A case of expensive “air”

Vast amounts of money are wasted each year shipping air in corrugated boxes. Even two years after major commercial shippers implemented game-changing “dimensional weight pricing” across the board, many companies still inexplicably ship products in oversized boxes.

What? You say? Most consumers, particularly those not in the freight or e-commerce business, likely have never heard of dimensional weight pricing, but they probably are starting to notice the boxes coming from Amazon and other online merchants filled with less “packing material.” That’s because many of the items they’re buying online are close to the size of the container they’re shipped in.

For those who may not fully understand dimensional weight pricing, it’s basically this: Before dimensional weight pricing, you could ship a brick in a microwave-sized box and another in a brick-shaped box for basically the same price. That’s because freight costs were mostly calculated on weight, not size.

Put another way, “dimensional weight is a pricing technique used by the transportation industry that measures the amount of space a package occupies compared to the actual weight to determine billable weight,” according to National Fulfillment Services (NFS).

UPS representatives told Small Business Trends that U.S. DIM weights are essentially calculated by multiplying the container’s length by height by width and dividing by 166 if the result is greater than 5,184. The billable weight would then be the greater of the DIM weight or the box and its content’s actual scale weight, according to Small Business Trends.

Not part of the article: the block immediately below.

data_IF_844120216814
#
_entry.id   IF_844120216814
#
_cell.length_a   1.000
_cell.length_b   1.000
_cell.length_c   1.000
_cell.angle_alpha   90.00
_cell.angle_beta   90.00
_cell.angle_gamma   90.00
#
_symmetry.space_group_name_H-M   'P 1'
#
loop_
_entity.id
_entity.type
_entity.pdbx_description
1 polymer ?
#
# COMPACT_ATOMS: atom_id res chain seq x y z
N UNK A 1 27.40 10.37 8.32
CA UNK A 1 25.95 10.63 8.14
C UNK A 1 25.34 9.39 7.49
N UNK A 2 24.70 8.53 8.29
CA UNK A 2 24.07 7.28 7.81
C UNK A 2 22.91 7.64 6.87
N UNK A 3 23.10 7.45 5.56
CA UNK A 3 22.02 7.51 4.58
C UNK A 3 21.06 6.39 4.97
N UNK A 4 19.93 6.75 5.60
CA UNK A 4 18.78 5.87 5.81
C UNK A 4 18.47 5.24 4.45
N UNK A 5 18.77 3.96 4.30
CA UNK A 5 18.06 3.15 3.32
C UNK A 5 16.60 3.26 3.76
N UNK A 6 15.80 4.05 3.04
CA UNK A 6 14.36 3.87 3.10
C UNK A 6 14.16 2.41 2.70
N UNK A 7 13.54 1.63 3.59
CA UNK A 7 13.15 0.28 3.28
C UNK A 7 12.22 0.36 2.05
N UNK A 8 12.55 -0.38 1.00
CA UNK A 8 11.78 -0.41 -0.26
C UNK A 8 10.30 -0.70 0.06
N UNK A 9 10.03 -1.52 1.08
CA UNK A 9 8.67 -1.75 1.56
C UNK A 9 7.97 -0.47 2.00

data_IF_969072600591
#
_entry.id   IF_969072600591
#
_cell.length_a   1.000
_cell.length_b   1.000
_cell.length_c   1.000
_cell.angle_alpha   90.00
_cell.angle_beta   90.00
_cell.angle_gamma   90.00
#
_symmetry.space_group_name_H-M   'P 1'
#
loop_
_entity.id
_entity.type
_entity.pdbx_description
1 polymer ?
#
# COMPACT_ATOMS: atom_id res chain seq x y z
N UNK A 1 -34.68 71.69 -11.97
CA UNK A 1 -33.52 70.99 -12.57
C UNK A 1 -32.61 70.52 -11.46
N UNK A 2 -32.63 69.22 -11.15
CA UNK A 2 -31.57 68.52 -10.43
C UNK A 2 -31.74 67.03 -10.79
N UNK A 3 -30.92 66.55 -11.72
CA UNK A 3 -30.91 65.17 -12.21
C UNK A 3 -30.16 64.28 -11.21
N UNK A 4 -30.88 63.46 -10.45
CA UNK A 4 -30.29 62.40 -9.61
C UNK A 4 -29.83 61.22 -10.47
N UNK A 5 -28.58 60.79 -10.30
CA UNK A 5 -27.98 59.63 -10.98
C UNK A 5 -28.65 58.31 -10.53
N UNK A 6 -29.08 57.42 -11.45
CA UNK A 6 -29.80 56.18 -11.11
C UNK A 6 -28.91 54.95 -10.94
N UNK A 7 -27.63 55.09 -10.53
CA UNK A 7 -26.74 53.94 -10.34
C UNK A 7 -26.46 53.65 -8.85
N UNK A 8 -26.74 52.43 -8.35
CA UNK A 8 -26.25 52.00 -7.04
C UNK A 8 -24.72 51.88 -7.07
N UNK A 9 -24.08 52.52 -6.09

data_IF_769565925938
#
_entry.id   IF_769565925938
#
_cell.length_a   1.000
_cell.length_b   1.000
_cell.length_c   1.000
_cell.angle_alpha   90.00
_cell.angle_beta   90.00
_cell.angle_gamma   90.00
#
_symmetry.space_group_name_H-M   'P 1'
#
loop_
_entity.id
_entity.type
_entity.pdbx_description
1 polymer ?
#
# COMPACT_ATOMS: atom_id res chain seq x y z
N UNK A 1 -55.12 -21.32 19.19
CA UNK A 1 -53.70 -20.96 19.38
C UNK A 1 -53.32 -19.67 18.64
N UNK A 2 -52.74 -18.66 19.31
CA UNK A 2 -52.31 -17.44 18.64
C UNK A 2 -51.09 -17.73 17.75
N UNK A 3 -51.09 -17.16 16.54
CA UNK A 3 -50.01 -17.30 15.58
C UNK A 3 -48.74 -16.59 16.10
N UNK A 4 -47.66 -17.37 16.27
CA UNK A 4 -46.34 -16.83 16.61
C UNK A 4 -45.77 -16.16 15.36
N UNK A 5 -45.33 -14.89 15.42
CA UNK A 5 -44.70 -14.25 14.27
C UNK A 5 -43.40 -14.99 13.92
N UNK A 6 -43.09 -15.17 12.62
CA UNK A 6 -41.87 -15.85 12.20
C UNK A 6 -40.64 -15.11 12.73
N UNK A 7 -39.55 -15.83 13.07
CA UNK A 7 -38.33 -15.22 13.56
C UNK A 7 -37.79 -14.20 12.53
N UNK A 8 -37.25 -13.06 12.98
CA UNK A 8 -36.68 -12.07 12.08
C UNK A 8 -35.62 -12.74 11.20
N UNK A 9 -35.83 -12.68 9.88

The reasons for the change weren’t as simple as most thought. Some said the freight industry did it to cut down on fuel costs, which doesn’t entirely make sense because DIM pricing would lead to more products of identical weight in each truckload. Others held DIM made shipping more efficient, which is indisputable.

While retailers and wholesalers didn’t embrace the new pricing methodology at first, it didn’t take long for most to understand how wasteful prior practices were. Yet today, many companies still are paying good money to ship air, as well as the additional weight for things like the air pillows and foam pellets used to fill the void inside corrugated boxes and other containers. It adds up. Big time.

Dealing with DIM

There are several steps you can take.

National Fulfillment Services offers a few tips, including consolidating your shipments with carriers to leverage the greater volume and gain better pricing. Regional providers or consolidators are another option, according to NFS.

Most importantly, implement right-sized packaging. Yes, there’s always a need for padding materials, but choose boxes that most closely resemble the dimensions of the content you’re shipping. The best solution is custom packaging, which virtually eliminates costly dead space (air).

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